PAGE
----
Amelia Duxton is a genius but she’s also a lesbian, and for that reason keeps being passed over in favour of her nasty brother Oliver. It would be annoying in any family, but in the Duxton family, it means Amelia has been exiled to London (it could be worse and she knows it) while Oliver is the CEO of the family business, one of the most powerful hotel chains in the world. Until Oliver fucks up one too many times and Amelia’s hope of finally being seen as the best choice is back. Kai Fisher has it in for the Duxtons and would like nothing better than to see them ruined, or at least humiliated, not only as revenge for what Oliver did to her but because of the way they treat their employees. As the star negotiator for Hotel Duxton International’s main competition, she has a very real chance of making that happen.
This story is a perfect example of opposites-attract, love/hate, an ice queen and a fire queen, an introvert and an extrovert. Amelia loves order, numbers, honesty. Kai thrives on chaos and charms her way through her deals, adapting her personality on demand – another reviewer very accurately called her a chameleon.
Every interaction between Kai and Amelia is delightful. They’re proof that smart is sexy. Really really really sexy.
The story takes place over a relatively short period of time and focuses on the attraction, the chemistry, the beginning of something that could, in time, become a Happy Ever After. It’s exciting and hot and adventurous, and the enemies-to-lovers aspect adds a measure of danger to spice it all. Obviously the sex, when it happens, is torrid, but what I’ll remember, I think, is the first kiss scene, which feels a lot like a Golden Age Hollywood movie (without the straight protagonists and with a lot more heat), very Cukor. Very much to my taste.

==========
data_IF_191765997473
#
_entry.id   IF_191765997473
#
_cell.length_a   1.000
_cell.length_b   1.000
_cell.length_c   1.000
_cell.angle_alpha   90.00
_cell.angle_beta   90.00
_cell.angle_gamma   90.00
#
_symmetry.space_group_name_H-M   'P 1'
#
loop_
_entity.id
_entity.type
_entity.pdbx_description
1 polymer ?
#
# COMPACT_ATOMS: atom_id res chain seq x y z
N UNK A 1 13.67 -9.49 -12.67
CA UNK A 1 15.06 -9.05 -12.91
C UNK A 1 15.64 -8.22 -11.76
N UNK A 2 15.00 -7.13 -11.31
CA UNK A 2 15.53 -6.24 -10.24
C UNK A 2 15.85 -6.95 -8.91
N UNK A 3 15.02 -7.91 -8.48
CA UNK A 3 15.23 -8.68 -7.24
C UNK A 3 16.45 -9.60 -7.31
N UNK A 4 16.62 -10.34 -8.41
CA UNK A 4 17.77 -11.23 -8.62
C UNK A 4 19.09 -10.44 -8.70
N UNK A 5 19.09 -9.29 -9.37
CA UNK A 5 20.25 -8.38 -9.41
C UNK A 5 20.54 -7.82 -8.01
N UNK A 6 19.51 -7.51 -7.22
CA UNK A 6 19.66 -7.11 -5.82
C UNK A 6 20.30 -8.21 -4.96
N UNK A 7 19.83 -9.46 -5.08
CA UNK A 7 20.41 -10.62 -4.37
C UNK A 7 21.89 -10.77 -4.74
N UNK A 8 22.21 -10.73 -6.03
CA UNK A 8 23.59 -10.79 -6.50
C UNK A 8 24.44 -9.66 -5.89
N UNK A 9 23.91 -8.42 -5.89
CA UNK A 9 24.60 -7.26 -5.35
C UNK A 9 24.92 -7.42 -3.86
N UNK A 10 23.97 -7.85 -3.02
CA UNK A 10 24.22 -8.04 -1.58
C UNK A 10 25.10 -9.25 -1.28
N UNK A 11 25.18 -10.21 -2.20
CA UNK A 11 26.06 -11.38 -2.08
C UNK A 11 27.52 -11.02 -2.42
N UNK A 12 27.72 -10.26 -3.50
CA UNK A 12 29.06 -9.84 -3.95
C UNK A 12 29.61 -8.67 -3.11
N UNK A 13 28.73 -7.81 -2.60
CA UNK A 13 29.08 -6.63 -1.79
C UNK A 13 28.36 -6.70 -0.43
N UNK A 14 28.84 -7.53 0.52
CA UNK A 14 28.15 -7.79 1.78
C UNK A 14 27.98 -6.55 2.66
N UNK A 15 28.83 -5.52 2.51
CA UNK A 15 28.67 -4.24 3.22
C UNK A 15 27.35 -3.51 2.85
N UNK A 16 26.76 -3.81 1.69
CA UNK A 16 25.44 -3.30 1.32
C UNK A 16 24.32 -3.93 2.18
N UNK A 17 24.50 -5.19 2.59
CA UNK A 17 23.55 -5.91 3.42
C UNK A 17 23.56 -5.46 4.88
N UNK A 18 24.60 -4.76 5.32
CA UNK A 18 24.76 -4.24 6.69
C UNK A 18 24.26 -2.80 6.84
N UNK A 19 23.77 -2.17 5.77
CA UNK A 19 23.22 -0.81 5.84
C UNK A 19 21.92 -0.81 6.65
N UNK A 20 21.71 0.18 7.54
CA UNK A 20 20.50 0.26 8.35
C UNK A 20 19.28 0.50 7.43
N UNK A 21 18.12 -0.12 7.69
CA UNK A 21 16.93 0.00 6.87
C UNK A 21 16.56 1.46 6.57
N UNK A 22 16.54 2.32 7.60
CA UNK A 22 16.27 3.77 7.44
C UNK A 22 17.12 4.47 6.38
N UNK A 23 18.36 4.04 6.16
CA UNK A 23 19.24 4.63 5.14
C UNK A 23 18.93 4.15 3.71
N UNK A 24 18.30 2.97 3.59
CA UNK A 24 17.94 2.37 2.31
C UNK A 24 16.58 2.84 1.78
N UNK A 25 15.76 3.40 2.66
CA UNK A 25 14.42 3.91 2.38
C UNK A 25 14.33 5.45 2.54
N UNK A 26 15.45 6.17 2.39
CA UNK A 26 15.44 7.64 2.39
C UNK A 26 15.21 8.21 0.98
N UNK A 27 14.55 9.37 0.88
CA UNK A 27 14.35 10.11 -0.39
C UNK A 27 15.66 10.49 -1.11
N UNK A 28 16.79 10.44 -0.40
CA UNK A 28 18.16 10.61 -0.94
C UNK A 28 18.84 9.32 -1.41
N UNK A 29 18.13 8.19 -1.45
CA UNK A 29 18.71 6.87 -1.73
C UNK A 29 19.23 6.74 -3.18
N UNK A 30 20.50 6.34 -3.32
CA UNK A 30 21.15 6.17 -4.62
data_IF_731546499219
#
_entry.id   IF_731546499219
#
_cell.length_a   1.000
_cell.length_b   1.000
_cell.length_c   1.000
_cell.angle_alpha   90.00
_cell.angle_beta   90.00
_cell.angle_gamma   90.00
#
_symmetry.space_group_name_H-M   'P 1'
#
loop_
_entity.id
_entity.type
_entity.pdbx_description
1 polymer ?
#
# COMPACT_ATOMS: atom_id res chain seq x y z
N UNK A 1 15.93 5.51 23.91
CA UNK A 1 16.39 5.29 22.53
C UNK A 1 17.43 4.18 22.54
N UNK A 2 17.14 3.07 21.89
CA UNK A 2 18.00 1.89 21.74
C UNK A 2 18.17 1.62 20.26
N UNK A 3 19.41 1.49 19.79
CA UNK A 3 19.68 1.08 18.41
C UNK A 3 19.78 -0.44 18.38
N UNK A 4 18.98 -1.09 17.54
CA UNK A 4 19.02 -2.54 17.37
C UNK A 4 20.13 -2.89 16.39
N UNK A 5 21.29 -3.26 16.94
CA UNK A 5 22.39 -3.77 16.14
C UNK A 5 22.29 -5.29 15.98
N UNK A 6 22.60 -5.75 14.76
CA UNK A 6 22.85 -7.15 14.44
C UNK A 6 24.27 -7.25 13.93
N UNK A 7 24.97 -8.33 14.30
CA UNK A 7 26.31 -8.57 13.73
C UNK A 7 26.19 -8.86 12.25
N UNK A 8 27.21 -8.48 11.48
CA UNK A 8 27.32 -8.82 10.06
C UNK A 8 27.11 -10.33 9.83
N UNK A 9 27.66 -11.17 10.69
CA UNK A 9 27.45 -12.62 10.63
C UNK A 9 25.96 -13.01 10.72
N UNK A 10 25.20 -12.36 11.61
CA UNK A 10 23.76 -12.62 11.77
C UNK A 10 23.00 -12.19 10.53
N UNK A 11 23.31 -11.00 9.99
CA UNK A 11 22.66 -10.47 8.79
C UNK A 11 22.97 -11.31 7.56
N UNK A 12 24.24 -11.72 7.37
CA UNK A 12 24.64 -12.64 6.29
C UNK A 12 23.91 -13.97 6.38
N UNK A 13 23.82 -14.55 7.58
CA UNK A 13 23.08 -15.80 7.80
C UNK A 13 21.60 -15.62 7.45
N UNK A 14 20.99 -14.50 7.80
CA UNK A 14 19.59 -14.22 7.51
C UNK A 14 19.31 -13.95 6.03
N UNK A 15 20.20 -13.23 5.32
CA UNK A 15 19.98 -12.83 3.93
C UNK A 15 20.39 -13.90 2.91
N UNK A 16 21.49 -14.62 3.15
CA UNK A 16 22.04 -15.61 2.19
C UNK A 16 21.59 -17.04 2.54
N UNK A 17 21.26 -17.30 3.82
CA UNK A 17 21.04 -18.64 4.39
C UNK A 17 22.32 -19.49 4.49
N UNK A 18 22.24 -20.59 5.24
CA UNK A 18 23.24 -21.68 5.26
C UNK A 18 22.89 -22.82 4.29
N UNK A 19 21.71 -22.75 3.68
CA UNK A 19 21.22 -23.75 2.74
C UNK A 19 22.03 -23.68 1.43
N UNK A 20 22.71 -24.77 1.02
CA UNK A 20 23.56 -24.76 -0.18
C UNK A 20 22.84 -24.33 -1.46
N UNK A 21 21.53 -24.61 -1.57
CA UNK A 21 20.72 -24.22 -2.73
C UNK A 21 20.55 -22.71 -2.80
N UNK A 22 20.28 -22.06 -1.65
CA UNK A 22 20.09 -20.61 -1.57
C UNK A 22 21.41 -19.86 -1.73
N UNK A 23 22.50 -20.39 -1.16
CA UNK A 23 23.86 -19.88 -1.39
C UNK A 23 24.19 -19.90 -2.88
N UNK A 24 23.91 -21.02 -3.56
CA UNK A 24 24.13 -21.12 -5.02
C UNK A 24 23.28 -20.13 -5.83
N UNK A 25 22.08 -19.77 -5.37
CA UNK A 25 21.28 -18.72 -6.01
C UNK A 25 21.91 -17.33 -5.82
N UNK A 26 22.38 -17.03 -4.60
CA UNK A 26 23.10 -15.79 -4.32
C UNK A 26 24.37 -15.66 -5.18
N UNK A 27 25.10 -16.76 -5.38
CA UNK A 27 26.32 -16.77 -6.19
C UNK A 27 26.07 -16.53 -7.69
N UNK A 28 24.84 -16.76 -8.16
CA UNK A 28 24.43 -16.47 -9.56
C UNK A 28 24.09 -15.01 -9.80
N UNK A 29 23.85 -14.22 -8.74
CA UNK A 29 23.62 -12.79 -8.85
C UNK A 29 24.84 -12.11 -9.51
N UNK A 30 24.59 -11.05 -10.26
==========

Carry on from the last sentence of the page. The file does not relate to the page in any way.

It’s not just all about Amelia and Kai, however. Almost every secondary character is so well-rounded that they could warrant their own novel. Quinn, Amelia’s second-in-command, Milly, Kai’s assistant, Monique Carson, the hotel guest with unexpected and diverse talents, would be my first choices, but even the men around both main characters, especially those in Amelia’s family, would be interesting (if I were into testosterone-filled books).
Hotel Queens is exactly the kind of story I can see Winter having fun writing. And she’s undeniably at her best here. I love ice queen stories when they’re well written but it’s very easy to overdo the ice queen and the melting. In this novel, Winter, who is undeniably the queen of ice queens, strikes the ideal balance. Every time I thought maybe it was going to be too much and end up in clichés, she proved me wrong. Lex wrote in her own review that Hotel Queens reminds her more of Requiem for Immortals than of any other book by Lee Winter and I couldn’t agree more. The story is very different – there’s no assassin here for one – but the writing brought the same feeling of glee as I was reading, an impression of exhilaration. Not only are the characters smart, but the writing is, too. That’s how you get books that make my brain happy, not just my heart.